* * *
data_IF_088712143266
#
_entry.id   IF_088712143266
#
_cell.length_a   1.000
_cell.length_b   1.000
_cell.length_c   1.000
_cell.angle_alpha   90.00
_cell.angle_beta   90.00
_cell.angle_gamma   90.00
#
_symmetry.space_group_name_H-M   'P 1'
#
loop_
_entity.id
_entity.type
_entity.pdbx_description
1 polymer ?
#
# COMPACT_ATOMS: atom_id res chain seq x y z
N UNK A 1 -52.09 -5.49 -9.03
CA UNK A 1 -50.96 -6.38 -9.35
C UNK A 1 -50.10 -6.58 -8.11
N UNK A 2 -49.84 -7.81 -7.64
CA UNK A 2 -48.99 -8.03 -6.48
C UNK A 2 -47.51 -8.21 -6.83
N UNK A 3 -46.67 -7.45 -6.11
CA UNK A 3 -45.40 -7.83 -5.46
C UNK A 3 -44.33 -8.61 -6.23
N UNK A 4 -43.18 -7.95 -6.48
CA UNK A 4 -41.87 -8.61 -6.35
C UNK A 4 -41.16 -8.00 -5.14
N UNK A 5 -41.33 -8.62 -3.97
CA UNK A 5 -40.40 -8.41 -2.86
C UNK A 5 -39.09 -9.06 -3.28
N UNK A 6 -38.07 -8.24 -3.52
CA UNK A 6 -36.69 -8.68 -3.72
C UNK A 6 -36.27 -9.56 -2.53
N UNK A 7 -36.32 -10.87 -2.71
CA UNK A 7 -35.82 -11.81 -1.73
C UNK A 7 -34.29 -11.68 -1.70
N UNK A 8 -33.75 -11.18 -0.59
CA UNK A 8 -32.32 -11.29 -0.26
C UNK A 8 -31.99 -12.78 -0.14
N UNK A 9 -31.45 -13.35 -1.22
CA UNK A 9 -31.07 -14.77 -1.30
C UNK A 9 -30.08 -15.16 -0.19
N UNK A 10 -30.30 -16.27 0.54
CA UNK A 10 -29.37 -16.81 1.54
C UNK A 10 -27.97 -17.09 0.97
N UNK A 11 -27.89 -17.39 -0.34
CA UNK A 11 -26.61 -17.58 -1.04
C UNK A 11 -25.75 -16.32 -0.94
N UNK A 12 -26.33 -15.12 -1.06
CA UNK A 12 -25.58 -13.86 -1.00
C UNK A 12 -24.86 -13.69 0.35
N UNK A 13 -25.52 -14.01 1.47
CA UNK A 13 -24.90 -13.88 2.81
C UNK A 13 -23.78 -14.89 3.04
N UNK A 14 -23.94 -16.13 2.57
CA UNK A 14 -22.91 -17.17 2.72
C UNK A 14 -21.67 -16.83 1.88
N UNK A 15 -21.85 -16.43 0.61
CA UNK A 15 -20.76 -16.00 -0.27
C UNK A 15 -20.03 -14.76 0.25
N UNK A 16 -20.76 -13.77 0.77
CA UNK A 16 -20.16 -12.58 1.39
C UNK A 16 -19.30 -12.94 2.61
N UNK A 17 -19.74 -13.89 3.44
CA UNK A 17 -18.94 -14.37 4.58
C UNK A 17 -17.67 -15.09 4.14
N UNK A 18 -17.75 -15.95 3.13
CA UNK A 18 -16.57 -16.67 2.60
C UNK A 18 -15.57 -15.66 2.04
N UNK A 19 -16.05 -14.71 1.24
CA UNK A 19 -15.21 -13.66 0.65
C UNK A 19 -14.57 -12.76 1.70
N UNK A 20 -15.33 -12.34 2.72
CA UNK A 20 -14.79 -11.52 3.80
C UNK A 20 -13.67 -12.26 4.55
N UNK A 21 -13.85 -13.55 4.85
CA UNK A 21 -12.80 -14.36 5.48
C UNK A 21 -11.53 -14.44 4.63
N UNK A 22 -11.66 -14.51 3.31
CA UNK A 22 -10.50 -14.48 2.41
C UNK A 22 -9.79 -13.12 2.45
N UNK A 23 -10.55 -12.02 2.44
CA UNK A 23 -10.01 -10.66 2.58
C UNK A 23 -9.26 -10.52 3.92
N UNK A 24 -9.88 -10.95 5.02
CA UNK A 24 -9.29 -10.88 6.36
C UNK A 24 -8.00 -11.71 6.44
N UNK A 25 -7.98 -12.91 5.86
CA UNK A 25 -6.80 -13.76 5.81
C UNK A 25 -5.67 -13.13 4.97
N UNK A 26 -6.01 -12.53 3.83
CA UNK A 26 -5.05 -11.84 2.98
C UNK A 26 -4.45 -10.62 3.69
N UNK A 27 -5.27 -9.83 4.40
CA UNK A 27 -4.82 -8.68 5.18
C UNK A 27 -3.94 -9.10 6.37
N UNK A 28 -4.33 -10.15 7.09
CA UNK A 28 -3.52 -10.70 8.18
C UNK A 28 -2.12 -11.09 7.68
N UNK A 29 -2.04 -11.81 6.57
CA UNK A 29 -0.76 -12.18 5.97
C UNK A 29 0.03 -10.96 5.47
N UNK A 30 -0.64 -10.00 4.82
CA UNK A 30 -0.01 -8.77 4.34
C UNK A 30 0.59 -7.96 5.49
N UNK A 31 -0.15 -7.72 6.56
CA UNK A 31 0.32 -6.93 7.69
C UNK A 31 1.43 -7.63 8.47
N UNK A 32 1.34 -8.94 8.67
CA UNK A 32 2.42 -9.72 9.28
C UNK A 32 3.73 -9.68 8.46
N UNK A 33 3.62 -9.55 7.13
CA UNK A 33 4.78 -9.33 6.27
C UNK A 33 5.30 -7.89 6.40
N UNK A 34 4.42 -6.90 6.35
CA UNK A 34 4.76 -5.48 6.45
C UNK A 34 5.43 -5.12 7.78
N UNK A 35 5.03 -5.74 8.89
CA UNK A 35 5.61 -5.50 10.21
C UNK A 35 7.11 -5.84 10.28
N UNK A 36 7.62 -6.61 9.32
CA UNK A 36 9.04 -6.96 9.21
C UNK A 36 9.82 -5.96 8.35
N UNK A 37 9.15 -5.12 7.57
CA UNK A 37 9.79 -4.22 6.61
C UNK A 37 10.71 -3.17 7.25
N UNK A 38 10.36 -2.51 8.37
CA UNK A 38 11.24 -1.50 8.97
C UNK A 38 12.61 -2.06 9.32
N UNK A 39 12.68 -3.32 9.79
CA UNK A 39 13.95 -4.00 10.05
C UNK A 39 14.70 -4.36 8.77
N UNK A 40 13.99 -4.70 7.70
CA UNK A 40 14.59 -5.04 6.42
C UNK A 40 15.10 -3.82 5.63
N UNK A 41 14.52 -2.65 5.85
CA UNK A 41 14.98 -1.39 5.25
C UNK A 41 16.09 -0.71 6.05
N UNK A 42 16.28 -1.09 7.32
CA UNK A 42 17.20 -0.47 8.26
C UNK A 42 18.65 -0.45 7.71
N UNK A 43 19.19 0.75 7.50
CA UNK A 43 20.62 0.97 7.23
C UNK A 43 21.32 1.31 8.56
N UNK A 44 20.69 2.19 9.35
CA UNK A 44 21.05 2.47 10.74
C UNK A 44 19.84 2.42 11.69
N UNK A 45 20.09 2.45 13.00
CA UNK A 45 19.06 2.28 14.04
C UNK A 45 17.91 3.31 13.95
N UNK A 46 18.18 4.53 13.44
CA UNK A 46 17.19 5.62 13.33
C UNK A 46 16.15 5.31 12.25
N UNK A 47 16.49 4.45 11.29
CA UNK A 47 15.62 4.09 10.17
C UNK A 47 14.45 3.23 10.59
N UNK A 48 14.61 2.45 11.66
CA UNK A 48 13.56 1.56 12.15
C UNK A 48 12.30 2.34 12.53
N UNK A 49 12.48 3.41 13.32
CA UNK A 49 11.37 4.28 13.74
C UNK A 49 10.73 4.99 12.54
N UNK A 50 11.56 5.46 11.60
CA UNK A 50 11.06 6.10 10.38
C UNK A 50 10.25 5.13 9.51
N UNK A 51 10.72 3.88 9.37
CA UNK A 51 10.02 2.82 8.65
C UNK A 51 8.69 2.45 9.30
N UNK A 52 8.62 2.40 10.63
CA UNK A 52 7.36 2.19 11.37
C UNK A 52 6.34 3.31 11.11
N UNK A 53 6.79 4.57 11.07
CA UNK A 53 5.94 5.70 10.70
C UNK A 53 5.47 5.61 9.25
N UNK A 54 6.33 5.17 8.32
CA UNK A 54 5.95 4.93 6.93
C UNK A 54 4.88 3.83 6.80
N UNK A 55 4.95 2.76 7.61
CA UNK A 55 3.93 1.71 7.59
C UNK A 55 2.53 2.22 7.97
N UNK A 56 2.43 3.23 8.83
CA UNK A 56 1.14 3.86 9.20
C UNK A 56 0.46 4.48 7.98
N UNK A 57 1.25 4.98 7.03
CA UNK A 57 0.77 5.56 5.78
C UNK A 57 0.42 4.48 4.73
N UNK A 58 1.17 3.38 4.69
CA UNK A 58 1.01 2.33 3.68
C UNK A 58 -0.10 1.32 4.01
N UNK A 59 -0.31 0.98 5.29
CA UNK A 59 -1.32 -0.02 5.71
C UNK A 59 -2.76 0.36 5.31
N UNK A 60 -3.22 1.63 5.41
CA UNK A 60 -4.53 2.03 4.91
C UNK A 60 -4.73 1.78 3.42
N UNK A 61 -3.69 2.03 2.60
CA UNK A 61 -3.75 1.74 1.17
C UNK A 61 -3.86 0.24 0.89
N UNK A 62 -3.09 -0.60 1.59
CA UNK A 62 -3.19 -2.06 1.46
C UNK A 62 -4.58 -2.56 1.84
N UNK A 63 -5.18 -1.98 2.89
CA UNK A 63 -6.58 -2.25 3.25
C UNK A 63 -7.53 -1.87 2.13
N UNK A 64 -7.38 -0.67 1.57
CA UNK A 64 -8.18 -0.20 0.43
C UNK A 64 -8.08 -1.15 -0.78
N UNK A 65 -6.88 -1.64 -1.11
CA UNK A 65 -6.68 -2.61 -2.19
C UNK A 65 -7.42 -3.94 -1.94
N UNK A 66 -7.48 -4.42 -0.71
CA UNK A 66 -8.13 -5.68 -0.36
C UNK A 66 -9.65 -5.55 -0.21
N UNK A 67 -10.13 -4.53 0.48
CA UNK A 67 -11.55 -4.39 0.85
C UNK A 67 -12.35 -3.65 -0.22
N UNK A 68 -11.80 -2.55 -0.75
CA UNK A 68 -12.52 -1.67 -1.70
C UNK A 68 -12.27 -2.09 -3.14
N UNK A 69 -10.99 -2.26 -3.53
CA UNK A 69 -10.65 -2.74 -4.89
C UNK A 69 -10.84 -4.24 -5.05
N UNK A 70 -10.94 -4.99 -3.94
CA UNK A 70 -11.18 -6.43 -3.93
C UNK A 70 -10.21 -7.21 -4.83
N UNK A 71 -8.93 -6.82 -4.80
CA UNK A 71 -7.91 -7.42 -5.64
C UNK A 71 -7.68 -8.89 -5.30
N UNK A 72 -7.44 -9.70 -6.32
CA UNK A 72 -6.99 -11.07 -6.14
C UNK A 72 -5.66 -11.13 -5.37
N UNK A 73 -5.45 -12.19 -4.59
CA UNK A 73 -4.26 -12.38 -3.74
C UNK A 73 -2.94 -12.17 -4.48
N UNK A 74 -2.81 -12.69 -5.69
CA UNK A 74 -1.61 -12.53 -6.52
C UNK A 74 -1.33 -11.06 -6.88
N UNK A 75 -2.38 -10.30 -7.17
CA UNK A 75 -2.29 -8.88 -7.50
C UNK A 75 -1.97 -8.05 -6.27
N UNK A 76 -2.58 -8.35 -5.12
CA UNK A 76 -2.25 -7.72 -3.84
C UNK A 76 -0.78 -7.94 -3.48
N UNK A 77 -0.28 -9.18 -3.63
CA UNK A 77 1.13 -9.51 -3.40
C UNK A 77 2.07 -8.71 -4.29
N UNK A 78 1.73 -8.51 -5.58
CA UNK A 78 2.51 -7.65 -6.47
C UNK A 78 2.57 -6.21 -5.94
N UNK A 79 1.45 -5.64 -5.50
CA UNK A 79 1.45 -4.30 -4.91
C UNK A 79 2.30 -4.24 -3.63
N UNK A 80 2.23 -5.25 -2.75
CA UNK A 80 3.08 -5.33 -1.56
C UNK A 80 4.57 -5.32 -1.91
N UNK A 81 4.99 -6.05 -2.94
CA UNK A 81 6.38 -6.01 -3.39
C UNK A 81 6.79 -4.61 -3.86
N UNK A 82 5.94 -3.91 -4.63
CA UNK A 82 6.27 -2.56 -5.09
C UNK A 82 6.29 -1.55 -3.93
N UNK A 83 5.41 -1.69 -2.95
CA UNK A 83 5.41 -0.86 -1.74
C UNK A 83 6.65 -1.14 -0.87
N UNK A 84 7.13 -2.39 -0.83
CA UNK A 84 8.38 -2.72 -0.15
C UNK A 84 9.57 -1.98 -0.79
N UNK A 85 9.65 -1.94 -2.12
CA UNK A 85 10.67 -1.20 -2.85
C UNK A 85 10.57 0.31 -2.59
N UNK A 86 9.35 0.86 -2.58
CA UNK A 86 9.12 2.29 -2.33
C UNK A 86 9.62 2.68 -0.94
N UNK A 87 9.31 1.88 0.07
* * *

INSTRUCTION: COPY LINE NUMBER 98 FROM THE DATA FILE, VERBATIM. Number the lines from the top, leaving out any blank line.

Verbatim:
C UNK A 26 -4.45 -10.62 3.69